Tuesday, January 26, 2010

James Wheldon Johnson

In reading these poems, I was struck by the role of gospel music their structure. The rhythm and scheme, while not beholden to the musical genre, definitely played an influential role. This was reflected, I felt, in both of the poems that I read. The theme of self-pride and racial consciousness runs strong through these poems. I thought that in comparison, the poems were very different, though, with one describing the power of a humble and oppressed people to overcome the obstacles set before them through an internal belief; and the other a warning against succumbing to the temptations of the oppressor. One had positive connotations, the other negative.
I enjoyed seeing the juxtaposition of imagery between the two poems, with the positive reinforcement of ideals in “O Black and Unknown Bard” reversed in “The White Witch.” The idea of weakness is also reversed between the two poems. In the former, the weak are shown to have inner strength which allows them to overcome the evils and perils of their oppressors. The same relationship exists in the latter poem, with the black race subdued and oppressed by whites, though it appears differently. In the first, the enslaver is straightforward and evil, and in the latter is cunning and duplicitous. In the former, the inner strength allows the oppressed to regain their humanity and freedom, and in the latter the only option is to avoid contact and seduction.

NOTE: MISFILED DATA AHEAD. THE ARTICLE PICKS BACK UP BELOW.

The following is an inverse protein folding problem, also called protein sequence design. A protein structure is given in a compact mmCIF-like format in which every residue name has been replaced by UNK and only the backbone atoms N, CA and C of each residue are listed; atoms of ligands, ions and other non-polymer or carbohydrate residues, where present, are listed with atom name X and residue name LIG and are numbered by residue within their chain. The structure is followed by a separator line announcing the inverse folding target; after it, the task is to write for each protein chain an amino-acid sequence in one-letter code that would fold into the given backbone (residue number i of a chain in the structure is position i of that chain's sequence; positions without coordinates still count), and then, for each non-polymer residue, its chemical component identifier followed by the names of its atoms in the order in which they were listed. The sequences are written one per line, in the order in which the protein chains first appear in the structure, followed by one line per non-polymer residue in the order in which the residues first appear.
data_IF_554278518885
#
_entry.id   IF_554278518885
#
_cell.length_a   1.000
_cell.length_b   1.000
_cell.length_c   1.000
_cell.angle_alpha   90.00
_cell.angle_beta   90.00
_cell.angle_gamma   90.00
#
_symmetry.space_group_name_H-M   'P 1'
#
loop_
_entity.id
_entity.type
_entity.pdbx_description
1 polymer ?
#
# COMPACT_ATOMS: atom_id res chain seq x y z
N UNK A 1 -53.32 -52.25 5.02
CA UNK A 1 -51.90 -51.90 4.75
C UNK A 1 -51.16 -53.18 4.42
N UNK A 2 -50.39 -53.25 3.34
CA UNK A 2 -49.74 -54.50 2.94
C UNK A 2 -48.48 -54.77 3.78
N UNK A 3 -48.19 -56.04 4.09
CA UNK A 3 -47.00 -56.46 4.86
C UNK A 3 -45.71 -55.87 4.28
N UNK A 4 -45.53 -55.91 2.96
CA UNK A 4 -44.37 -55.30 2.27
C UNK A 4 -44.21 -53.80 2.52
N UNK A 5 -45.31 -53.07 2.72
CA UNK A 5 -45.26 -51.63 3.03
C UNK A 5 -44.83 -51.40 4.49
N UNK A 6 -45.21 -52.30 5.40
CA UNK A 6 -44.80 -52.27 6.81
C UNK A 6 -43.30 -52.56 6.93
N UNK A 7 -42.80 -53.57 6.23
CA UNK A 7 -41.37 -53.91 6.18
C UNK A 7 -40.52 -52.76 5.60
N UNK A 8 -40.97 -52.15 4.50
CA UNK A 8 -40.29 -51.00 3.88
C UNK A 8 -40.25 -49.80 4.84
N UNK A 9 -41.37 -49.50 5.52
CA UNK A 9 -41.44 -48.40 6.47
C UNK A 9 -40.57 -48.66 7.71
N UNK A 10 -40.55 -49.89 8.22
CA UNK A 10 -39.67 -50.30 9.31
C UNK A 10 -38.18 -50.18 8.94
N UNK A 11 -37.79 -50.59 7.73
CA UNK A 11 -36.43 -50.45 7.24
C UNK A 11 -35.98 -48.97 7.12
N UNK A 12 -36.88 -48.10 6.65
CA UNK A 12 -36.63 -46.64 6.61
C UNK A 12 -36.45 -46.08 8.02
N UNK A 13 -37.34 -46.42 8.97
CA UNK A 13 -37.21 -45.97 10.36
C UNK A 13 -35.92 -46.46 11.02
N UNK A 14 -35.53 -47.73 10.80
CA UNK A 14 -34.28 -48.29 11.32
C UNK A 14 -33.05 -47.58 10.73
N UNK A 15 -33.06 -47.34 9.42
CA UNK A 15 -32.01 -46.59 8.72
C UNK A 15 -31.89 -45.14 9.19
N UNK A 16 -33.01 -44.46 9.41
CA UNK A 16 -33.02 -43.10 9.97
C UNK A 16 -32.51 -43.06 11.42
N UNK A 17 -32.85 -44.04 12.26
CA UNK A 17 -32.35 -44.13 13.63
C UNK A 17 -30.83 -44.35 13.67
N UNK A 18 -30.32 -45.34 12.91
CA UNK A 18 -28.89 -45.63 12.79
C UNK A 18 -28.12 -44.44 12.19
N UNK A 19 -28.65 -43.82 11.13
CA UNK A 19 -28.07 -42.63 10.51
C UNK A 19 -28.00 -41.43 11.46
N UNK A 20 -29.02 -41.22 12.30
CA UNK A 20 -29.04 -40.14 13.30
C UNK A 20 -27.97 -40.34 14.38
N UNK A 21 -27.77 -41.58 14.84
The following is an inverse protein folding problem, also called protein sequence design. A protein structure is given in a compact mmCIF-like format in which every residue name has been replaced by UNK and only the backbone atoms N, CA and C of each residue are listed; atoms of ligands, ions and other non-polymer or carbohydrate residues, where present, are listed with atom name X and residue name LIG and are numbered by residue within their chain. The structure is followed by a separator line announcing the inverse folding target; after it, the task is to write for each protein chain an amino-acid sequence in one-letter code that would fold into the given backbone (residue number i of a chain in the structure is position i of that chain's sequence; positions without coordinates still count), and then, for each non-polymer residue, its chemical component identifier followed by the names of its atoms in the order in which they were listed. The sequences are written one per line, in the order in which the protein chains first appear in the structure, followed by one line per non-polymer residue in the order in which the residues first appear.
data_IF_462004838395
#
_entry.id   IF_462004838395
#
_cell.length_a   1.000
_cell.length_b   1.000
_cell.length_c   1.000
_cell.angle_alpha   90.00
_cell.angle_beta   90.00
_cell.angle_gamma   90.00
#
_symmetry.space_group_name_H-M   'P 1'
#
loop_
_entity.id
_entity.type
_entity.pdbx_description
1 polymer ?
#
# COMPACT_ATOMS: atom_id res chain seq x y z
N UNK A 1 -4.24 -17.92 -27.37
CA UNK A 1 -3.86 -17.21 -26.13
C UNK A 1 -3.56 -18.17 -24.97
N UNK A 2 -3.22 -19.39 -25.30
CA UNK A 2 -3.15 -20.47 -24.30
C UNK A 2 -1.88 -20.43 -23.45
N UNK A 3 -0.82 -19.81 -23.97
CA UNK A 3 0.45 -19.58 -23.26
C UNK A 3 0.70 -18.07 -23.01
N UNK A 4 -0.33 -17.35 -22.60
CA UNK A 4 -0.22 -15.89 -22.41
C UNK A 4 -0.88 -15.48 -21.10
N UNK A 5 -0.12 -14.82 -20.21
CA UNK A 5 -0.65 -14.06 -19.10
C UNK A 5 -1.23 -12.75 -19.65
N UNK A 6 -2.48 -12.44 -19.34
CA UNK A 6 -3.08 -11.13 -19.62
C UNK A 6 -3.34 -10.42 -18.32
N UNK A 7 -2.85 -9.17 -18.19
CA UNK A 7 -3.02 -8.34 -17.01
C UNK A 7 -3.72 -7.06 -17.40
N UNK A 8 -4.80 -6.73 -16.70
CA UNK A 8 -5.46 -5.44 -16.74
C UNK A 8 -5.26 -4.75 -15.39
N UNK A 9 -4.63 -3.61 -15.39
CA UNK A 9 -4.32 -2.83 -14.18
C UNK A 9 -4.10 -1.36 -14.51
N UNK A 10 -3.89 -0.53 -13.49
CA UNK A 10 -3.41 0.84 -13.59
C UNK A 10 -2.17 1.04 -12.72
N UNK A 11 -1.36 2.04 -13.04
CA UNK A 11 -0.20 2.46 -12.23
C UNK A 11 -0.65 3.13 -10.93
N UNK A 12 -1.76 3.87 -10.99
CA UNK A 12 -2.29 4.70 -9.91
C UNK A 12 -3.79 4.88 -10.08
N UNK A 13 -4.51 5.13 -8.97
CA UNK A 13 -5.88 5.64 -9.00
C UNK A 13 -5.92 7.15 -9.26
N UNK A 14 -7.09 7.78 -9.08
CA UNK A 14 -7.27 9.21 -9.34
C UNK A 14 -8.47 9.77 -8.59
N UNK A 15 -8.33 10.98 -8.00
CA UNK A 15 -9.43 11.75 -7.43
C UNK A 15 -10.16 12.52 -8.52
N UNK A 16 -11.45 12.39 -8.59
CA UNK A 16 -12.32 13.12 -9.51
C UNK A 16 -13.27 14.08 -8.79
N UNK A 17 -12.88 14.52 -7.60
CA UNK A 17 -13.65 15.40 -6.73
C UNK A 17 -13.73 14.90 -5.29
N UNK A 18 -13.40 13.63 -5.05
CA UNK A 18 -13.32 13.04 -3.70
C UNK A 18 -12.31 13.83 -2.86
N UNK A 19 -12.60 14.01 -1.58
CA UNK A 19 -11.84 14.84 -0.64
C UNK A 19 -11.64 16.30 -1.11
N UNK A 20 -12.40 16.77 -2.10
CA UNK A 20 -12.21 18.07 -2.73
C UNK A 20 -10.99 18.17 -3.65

In the first of these poems, Johnson seems to say that it doesn’t matter what white society does, that African Americans will be successful because of their inner strength, then undercuts that message in the latter poem by presenting the lures of white women as irresistible and to be avoided. These two poems definitely feel like a mixed message to me, and I look forward to discussing Johnson’s intent in them.

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